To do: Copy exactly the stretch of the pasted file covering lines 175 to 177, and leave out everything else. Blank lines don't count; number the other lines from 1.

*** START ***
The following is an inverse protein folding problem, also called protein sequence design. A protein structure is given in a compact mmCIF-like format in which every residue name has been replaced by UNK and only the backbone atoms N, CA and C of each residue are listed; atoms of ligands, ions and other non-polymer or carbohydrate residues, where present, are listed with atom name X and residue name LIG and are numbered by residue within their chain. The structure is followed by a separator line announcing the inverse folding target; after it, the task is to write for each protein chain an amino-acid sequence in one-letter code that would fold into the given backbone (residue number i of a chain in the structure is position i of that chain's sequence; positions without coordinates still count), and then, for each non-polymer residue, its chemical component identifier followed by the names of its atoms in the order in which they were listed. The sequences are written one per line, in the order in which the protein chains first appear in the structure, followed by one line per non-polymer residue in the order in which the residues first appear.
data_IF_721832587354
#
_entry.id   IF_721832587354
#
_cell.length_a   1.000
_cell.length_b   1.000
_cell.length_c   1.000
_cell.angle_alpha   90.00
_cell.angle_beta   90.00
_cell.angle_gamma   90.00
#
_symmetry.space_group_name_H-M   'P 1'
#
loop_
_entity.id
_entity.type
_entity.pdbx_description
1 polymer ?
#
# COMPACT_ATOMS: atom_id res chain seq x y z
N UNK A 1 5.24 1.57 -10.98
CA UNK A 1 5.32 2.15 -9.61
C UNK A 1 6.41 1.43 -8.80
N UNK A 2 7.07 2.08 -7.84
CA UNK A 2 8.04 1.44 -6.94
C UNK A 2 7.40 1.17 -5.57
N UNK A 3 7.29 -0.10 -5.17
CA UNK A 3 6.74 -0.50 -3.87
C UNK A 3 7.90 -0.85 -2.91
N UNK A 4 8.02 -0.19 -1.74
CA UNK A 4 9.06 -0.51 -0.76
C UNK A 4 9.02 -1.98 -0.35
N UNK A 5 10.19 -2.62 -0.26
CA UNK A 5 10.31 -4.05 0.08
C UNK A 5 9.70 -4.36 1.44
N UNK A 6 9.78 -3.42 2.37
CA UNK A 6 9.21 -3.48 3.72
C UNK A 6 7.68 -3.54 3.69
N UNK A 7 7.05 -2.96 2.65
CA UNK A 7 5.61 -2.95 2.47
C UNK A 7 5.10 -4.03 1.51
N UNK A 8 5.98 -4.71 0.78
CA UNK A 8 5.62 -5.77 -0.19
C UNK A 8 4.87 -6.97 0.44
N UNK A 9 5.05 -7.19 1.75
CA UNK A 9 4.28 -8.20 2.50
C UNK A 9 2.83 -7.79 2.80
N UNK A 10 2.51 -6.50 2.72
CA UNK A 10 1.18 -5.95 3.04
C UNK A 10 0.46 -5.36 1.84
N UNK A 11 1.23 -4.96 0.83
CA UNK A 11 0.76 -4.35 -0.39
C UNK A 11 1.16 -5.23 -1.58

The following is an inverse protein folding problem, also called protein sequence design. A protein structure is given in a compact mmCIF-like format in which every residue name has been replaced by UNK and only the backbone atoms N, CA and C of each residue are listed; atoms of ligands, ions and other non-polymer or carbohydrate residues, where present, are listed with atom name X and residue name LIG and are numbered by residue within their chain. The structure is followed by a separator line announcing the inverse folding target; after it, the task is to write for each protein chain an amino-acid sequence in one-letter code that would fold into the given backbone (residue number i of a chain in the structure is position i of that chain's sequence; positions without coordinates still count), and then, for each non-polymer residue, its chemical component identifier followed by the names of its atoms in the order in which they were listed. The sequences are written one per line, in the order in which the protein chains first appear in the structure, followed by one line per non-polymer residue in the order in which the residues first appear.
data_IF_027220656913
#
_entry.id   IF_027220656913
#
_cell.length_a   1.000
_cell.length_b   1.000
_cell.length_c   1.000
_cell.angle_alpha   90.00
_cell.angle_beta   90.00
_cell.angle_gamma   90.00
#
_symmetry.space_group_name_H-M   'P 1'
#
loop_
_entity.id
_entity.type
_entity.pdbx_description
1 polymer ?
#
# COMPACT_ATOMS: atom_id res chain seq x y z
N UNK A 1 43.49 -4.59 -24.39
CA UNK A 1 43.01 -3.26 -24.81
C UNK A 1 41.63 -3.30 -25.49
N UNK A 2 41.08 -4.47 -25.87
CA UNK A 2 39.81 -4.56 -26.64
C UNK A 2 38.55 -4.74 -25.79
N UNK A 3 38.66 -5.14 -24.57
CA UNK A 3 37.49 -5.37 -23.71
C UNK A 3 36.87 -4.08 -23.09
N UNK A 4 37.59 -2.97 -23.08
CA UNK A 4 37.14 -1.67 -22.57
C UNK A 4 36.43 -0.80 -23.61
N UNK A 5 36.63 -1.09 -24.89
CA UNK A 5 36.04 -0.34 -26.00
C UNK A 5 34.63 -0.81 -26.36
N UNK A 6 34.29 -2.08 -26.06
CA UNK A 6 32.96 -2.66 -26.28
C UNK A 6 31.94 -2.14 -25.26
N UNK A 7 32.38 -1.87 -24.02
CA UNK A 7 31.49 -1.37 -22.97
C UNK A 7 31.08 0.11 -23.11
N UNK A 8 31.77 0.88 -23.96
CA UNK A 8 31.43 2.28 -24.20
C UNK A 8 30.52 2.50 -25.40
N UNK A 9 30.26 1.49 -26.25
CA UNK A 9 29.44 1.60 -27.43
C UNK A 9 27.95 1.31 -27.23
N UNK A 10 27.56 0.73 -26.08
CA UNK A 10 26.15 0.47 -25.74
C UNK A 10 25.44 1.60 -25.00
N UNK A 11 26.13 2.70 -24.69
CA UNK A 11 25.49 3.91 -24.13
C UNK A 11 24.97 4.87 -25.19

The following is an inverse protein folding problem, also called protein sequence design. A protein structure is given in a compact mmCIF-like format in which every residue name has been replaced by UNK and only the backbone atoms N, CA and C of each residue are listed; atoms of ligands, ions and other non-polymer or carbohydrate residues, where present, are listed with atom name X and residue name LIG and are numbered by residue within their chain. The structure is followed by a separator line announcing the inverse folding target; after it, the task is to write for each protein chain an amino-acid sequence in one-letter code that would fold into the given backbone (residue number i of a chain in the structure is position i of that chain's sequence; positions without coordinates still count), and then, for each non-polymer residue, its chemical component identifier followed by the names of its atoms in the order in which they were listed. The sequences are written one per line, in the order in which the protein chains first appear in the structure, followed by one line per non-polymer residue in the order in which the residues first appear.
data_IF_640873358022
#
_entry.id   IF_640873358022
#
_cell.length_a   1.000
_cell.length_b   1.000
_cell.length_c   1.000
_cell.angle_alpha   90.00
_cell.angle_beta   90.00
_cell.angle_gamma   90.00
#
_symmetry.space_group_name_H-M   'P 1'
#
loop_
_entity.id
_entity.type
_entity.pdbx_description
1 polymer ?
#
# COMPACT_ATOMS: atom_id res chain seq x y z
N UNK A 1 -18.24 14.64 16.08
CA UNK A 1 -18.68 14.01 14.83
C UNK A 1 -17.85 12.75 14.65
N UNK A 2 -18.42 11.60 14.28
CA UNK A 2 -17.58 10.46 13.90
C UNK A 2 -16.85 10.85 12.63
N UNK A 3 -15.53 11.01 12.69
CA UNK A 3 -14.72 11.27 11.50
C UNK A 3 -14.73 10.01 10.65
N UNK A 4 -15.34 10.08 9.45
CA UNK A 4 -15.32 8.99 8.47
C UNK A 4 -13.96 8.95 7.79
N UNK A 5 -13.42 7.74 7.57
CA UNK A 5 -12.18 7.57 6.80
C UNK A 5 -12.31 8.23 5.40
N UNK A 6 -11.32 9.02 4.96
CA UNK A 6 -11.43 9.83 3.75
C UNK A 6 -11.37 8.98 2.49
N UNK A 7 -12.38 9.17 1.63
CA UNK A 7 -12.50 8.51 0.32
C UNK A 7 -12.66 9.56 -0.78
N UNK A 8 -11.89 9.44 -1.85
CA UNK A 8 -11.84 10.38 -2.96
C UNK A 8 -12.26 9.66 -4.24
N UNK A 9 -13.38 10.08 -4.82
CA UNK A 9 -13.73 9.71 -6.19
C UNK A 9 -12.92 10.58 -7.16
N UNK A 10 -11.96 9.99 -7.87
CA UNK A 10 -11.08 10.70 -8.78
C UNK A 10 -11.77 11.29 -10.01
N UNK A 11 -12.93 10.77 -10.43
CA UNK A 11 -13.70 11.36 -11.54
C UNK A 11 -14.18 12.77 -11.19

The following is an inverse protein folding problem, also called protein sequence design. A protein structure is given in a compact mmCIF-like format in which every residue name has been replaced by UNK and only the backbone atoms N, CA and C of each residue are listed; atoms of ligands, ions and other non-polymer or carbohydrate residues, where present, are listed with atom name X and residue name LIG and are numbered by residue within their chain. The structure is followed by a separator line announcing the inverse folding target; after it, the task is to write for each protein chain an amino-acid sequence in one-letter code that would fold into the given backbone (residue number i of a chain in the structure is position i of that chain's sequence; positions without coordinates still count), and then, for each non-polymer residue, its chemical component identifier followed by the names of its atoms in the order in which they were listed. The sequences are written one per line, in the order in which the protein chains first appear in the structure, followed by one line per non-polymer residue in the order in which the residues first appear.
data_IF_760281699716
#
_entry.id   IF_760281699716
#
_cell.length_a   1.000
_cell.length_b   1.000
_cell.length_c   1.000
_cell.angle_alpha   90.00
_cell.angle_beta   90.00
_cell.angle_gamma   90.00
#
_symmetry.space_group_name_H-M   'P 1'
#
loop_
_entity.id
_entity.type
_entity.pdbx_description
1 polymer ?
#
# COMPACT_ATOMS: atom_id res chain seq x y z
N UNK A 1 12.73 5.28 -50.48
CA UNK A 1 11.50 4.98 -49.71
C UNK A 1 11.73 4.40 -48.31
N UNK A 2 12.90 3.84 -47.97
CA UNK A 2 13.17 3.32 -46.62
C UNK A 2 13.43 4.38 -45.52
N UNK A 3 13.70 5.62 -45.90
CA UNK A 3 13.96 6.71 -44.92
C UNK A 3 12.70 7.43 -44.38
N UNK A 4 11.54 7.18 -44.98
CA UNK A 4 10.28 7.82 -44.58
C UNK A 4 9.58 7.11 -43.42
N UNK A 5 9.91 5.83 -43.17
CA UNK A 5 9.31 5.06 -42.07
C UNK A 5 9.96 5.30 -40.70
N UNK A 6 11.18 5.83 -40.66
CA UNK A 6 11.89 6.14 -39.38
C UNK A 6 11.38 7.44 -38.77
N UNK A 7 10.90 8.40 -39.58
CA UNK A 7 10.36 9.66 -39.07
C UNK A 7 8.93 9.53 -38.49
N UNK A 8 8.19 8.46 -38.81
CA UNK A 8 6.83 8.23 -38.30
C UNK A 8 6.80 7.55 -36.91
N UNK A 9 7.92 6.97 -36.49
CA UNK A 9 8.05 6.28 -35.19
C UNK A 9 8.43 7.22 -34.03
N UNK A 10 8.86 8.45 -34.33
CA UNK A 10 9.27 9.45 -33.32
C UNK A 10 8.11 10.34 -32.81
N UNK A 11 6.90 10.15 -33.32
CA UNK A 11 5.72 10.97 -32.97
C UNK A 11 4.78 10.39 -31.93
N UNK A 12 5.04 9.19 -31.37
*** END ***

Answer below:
_symmetry.space_group_name_H-M   'P 1'
#
loop_